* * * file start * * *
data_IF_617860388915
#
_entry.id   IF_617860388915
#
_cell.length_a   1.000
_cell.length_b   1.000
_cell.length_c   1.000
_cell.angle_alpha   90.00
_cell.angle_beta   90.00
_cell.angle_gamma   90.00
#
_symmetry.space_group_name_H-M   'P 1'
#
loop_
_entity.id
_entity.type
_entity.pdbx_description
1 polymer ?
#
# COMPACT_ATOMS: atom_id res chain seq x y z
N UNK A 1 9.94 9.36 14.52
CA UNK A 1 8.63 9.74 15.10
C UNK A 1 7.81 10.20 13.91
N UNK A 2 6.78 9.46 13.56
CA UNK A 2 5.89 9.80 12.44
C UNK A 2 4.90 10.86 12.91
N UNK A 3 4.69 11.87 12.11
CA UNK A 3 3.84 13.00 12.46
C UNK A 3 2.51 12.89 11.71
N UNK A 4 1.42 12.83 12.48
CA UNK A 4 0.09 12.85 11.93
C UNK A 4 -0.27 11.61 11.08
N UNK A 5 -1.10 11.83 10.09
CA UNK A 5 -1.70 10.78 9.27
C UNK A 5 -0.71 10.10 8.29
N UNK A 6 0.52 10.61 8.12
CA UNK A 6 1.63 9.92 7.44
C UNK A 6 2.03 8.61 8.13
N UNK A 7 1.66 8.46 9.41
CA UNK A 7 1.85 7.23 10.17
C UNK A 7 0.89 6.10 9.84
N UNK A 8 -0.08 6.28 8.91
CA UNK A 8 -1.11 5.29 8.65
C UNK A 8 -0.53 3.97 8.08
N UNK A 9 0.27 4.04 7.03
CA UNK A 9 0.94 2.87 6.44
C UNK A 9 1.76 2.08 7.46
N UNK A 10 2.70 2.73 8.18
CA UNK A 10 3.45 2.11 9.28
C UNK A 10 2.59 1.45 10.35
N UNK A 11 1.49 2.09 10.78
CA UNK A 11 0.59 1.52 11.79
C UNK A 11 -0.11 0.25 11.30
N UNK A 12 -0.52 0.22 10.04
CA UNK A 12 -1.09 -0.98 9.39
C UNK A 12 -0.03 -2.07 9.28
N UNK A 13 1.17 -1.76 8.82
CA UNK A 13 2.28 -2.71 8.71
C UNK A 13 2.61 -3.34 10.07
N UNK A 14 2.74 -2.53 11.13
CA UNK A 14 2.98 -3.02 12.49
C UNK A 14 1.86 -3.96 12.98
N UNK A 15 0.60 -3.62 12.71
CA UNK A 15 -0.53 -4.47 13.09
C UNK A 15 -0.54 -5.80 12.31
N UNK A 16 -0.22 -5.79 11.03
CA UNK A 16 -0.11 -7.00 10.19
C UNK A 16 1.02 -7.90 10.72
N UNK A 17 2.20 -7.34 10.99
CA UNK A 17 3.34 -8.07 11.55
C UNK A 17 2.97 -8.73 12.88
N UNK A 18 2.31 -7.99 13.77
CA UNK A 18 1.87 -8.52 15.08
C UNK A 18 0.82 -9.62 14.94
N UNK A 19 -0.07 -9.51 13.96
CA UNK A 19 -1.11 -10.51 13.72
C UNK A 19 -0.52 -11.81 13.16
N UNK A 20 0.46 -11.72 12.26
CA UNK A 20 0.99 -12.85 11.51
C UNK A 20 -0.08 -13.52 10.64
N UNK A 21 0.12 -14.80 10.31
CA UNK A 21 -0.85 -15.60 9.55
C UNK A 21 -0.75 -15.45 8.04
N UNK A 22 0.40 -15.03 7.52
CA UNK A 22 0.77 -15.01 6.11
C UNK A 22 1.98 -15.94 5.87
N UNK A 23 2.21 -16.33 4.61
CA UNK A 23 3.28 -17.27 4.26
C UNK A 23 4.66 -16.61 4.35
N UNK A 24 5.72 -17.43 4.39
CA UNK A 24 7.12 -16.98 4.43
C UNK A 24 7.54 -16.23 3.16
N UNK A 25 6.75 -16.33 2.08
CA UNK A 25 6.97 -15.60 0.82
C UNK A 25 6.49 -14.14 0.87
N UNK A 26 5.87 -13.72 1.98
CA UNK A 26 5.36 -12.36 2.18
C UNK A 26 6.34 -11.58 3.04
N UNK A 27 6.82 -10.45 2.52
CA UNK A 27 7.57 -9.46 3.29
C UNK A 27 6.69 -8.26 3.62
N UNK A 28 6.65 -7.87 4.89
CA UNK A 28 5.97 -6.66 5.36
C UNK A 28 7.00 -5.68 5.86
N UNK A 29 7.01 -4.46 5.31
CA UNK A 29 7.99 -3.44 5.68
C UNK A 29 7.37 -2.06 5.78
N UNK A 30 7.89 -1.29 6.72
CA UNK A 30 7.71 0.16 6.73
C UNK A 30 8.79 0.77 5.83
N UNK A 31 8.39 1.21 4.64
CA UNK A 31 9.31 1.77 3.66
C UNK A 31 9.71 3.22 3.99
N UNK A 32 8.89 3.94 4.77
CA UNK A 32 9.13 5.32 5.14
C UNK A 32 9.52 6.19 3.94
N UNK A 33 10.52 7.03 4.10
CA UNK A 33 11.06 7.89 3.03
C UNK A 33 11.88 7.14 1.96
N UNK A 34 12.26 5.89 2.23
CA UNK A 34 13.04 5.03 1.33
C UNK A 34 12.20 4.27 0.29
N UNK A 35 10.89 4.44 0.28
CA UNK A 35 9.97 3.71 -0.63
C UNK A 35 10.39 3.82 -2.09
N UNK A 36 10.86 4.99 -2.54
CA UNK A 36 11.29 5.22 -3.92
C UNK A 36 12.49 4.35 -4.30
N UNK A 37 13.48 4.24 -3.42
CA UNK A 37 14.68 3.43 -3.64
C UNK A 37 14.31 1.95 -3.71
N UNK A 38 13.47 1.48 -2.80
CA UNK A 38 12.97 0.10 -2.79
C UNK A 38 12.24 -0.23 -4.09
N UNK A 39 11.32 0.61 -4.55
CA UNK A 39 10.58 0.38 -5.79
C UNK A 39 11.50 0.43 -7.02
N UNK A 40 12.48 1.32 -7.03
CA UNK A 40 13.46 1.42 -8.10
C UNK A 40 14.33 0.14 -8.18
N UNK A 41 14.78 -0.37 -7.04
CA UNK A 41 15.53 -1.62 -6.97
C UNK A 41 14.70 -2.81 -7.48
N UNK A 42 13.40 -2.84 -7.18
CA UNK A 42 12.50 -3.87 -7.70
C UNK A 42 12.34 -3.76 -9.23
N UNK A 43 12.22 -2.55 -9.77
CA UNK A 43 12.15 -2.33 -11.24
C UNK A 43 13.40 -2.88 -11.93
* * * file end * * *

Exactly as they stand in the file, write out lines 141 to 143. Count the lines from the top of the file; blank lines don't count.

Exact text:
N UNK A 41 14.78 -0.37 -7.04
CA UNK A 41 15.53 -1.62 -6.97
C UNK A 41 14.70 -2.81 -7.48